Last week, we went through the basics of options with you. What types of options there are, how they’re priced, and ultimately what purpose they serve. If you missed it, take a skim through part 1 before you read this.
Seriously, read part 1. You’ll need that information.
We wanted to offer something that’s a bit more advanced for those among you who are keen to read an internet textbook on finance (if it was written by the coolest investors you know).
Now that we have that down, we’re going to look at two different scenarios, each explaining how the option transaction would work, with theoretical stock price movements to reflect how options perform as a financial instrument. We’ll refer to the first scenario as Speculation, and the second we will call Insurance.
Options as Speculation Tools
Let’s look at speculation–style option trading,
Two people engage in options trading. Person A wants to buy a call option. Person B wants to sell a call option. The underlying company, called ABC Ltd., is currently trading at $10/share and neither Person A nor Person B owns the stock. Person A is buying a naked call, and Person B is selling a naked call.
Call options that grant you the right to buy ABC Ltd. at $12, expiring March 5, are currently selling for $1; purely consisting of time value. Person A wants to buy 10 call options (which is 10 contracts, consisting of 100 shares/contract), as they think the stock will move upwards. Person B wants to sell call options, as they think the stock will move downward. Person A buys 10 call options for a total of $1000 (1000 shares x $1/share) “from” Person B. After the transaction has gone through, neither party now owns common shares of the underlying stock. They did not own them before, and they do not yet own them. Person B has collected $1000 from Person A, in exchange for the obligation to sell Person A 1000 shares for $12.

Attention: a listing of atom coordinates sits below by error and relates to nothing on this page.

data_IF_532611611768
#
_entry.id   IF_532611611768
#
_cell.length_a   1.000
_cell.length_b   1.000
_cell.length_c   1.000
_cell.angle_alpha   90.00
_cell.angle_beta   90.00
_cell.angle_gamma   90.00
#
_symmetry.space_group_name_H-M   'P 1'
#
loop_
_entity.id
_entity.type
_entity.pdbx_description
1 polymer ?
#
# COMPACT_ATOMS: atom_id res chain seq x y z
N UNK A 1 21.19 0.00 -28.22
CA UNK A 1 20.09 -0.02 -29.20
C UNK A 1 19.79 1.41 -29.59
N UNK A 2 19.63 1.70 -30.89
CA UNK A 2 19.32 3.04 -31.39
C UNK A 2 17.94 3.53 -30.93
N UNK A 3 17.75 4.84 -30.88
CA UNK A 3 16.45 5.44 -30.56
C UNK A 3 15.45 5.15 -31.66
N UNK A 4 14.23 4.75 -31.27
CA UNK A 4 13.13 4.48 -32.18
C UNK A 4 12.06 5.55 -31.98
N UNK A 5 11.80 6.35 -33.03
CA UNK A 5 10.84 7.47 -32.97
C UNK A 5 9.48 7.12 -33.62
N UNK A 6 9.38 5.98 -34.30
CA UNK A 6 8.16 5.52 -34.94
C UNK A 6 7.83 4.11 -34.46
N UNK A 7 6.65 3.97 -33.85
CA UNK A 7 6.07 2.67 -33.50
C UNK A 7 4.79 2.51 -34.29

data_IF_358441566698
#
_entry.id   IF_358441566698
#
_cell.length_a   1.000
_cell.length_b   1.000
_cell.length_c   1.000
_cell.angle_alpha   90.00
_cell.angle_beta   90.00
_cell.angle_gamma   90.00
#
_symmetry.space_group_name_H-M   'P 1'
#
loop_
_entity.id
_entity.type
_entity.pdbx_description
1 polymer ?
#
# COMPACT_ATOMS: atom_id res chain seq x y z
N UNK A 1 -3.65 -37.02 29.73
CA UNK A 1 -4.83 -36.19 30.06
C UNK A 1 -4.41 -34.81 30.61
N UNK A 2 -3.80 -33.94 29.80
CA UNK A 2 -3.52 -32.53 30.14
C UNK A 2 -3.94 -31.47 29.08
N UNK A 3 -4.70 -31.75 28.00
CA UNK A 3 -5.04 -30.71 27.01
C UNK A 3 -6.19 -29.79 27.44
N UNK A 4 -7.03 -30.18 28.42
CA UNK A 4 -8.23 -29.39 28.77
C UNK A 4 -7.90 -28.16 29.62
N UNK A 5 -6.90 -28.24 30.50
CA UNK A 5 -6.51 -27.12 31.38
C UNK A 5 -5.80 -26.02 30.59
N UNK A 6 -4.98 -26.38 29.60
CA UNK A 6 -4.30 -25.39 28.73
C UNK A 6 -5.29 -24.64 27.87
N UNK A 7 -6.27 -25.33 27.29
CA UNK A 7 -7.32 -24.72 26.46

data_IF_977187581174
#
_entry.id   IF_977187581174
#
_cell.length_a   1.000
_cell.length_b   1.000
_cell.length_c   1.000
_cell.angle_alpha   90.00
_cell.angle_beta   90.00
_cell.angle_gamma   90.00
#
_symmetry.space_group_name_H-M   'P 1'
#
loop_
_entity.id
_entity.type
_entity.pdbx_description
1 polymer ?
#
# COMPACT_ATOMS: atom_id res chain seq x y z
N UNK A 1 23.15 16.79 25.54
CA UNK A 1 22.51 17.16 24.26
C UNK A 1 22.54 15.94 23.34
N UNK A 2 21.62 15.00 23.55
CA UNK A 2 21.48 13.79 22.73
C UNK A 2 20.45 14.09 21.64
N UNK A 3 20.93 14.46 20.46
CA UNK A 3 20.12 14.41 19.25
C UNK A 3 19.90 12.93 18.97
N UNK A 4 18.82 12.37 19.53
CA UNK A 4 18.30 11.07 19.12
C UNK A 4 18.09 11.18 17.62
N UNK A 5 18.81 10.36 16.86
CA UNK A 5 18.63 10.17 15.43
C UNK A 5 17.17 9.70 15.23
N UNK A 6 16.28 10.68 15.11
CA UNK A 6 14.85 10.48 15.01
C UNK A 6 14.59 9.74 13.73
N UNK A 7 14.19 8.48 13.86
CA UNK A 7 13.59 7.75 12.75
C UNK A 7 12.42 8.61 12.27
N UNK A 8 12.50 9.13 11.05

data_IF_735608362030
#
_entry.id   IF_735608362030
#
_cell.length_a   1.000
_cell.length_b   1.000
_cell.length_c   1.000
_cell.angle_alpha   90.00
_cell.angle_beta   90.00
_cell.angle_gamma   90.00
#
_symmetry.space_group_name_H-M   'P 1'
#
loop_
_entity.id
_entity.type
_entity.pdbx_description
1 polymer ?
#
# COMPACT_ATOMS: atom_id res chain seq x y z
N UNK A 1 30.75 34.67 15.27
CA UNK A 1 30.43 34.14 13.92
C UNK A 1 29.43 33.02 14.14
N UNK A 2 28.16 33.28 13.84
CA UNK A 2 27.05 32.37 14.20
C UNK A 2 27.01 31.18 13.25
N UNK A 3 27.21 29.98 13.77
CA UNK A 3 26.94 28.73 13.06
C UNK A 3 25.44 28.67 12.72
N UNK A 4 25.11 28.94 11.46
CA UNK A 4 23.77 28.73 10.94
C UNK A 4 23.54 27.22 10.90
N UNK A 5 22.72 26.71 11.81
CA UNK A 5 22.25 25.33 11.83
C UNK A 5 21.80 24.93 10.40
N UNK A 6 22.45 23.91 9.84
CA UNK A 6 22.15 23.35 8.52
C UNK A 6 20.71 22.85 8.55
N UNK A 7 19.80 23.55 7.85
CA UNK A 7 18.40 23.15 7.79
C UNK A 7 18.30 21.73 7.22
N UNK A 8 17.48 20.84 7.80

If ABC Ltd. moves up 50% to $15 a share, Person A’s position would be worth an extra $3/share in intrinsic value. 10 contracts, at 100 shares/contract, is 1000 shares controlled by the contract. This would add $3000 to the value of Person A’s position, before any time value that may still be deducted as the contract comes closer to expiry.
You may want to read this over again once or twice, as it can take a moment to get everything straight.
Notice how the stock price only increased by 50%; however, Person A’s position has increased by 300%. This is the magic of options trading. If Person A were to spend $1000 on ABC Ltd. stock instead, they would have been able to buy just 100 shares at $10/share and sell their shares for $1500 at $15/share. However, Person A spent $1000 on ABC12 Mar 5 options instead, turning their $1000 into $4000 (less time value decreases) from the same price movement.
Higher reward also brings higher risk: if ABC Ltd. fell 50% to $5/share, the value of Person A’s position would drop drastically, depending on the time value priced by CBOE, it would be somewhere around $100-$250. A potential 90% loss, whereas if Person A had simply invested $1000 in common shares of ABC Ltd., they would only harbor a loss of $5/share, or $500.
In the scenario that ABC Ltd. increased to $15, Person A can either sell the contract for around $4000 as discussed or exercise his right to buy ABC Ltd. at $12/share.
If they were to do the latter, Person B would now have the obligation to sell Person A 1000 shares of ABC Ltd. at $12/share. As Person B performed a naked put, they would have to go and buy these 1000 shares in the open market for $15/share before selling it to Person A for a $3/share, or $3000, loss. Because Person B already collected a $1000 premium at the time of initial transaction, their net loss would be $2000.
On the other side of this scenario, Person A would proceed to exercise their right to pay $12,000 for 1000 shares of ABC at $12/share, and instantly sell them for $15,000 at market price, which is $15/share. This would bring Person a $2000 net profit, after considering the $1000 they spent on the call option. This gives you a 100% return on a stock that has only moved 50%.*
- Whether to sell your contract or exercise it is your choice as the option holder. The profitability in both scenarios may vary depending on how much time is left in the contract, as well as price of the underlying stock. We’ve just used whole numbers because, well, this is complicated enough already.
In this scenario, Person B had to fork over $15,000 to buy shares, only to sell them for $12,000, as they have been exercised by the option holder. This, and the potential for magnified losses, is the frightening part of speculating with options. You must trade wisely when it comes to these.